Be Strategic with PPC Campaign Structure

I know what I’m proposing may be controversial to some – there are as many ways to structure Google Ads accounts and campaigns as there are account managers – but I’ve been managing Google Ads accounts for more than 19 years. So I feel like I’ve got some expertise in this area.

I’ll cover Search structure, then Shopping structure, followed by Display and Video structure. While they have some similarities, there are enough differences that it makes sense to address them separately.

Now, before I get into that, I know Performance Max campaigns are coming, where Search, Shopping, Display, and Video campaigns are all in one campaign type, but we aren’t there yet. 

Search Campaigns

How Many Search Campaigns Should I Have?

It depends (you’ll read that a lot today). Ask yourself these questions:

  • Do you offer multiple different products or services?
  • Do you have different goals for your products?
  • Do you have different mark-ups on your products?
  • Do you offer different services that have varying priorities to your company?
  • Do you have a large enough budget that will allow you to give a healthy enough budget to each of the Search campaigns? 

Let’s tackle these questions for both an ecom client and a lead gen client.

Ecommerce Client: You’re a clothing company and sell men’s and women’s t-shirts and hoodies with funny sayings on them. You have pre-printed items as well as custom printed items. You make more money on the pre-printed items and really want to push the t-shirts as they are less bulky to ship. In this case, I’d suggest the following campaigns:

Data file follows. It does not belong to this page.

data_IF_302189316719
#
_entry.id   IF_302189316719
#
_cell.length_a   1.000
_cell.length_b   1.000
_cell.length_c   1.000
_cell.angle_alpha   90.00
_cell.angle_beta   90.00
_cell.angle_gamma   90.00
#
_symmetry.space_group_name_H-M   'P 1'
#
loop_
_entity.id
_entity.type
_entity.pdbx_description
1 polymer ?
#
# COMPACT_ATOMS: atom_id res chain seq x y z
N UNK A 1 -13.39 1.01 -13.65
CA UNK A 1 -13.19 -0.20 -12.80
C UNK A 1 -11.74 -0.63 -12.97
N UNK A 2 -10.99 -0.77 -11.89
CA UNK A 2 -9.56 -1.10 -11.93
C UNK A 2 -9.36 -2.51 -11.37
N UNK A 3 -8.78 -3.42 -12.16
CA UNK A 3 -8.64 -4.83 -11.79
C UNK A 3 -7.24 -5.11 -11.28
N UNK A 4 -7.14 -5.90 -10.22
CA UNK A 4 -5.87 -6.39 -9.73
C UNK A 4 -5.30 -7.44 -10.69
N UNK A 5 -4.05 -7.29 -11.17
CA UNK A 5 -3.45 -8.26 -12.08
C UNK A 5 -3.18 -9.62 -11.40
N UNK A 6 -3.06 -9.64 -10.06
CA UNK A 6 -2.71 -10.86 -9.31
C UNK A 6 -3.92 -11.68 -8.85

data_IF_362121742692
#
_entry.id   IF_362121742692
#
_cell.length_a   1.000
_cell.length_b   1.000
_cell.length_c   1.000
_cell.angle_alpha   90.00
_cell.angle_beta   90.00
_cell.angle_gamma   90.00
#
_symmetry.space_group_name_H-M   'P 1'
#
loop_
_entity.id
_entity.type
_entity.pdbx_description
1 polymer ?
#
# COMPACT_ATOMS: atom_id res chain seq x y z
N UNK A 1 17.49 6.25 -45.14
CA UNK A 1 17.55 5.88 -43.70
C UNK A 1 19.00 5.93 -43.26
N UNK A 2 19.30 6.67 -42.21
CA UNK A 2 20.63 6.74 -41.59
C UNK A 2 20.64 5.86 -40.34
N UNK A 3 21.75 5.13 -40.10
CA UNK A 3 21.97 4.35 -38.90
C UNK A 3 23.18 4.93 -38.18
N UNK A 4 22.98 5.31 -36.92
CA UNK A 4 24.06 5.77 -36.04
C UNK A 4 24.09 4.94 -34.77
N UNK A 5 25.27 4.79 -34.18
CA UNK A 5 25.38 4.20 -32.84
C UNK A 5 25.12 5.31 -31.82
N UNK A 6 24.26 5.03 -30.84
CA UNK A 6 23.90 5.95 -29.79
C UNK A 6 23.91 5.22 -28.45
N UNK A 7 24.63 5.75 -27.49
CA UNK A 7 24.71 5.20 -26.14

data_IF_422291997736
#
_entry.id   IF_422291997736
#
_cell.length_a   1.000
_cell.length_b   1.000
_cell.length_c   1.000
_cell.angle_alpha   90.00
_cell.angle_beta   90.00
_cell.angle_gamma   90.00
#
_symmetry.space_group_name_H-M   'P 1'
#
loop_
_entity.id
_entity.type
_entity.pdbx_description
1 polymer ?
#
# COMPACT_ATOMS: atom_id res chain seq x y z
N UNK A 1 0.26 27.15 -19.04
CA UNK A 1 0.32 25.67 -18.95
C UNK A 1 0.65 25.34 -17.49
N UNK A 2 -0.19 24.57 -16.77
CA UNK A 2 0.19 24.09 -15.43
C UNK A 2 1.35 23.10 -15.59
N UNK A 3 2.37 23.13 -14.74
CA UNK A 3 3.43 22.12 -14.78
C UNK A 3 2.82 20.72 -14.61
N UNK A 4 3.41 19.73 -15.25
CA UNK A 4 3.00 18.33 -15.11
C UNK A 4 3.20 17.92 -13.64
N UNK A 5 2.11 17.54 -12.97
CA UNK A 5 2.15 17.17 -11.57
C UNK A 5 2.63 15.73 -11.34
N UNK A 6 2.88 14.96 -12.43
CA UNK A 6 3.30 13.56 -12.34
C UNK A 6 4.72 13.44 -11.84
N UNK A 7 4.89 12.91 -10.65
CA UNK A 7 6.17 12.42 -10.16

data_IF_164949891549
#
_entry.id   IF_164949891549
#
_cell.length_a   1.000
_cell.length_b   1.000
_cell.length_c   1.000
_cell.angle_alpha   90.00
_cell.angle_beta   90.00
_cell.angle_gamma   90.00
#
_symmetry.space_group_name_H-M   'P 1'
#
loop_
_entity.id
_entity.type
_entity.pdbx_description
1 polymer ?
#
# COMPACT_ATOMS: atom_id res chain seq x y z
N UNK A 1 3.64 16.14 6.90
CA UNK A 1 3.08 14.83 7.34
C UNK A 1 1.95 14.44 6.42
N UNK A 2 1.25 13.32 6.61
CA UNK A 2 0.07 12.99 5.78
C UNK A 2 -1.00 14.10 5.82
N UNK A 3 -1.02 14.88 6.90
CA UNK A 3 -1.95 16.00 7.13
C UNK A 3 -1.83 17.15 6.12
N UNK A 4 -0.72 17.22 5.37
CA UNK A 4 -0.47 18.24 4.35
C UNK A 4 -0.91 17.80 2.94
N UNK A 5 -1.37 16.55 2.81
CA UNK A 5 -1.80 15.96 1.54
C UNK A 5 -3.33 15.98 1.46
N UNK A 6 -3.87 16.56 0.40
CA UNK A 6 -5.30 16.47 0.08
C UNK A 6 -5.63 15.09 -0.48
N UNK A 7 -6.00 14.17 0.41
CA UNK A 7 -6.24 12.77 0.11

1. Printed t-shirts
  2. Printed hoodies
  3. Custom t-shirts
  4. Custom hoodies

The bulk of your spend would go to campaign 1, the Printed t-shirts, with smaller budgets to the other three, or if you don’t have enough budget (custom-printed items tend to be pretty competitive), hold the custom campaigns for later when you can increase your spend.

Note: this is a very simplistic set-up. If you have more diverse product lines, you’ll have many more campaigns, but this is good as an example to start.

Lead Generation Client: You’re a vehicle moving company – transporting cars, trucks, and motorcycles – in the US. Your advertising focus is quote requests. You make more money when you move cars and trucks, but you don’t want to exclude motorcycles completely, and you tend to ramp up the spend before the Sturgis bike rally.

For this client, it makes sense to have two campaigns: one for Cars/Trucks and one for Motorcycles, where you can focus more on cars and trucks until seasonally it makes more sense to add budget to Motorcycles.

For both clients, I strongly recommend one more campaign that focuses on your company name and URL. Read more about my thoughts on brand bidding.

How Many Ad Groups Should I Have?

Again, it depends.

There’s no hard and fast rule that says how many you should have. The rule of thumb is to group like keywords together, where you can write ad copy that applies to those keywords and point them to a landing page that makes sense. You don’t want to mix things like t-shirts and hoodies, and you don’t want to include things like men’s t-shirts and women’s t-shirts or printed t-shirts and custom t-shirts in the same ad group. You want unique ad copy and to point the ad URLs at different landing pages.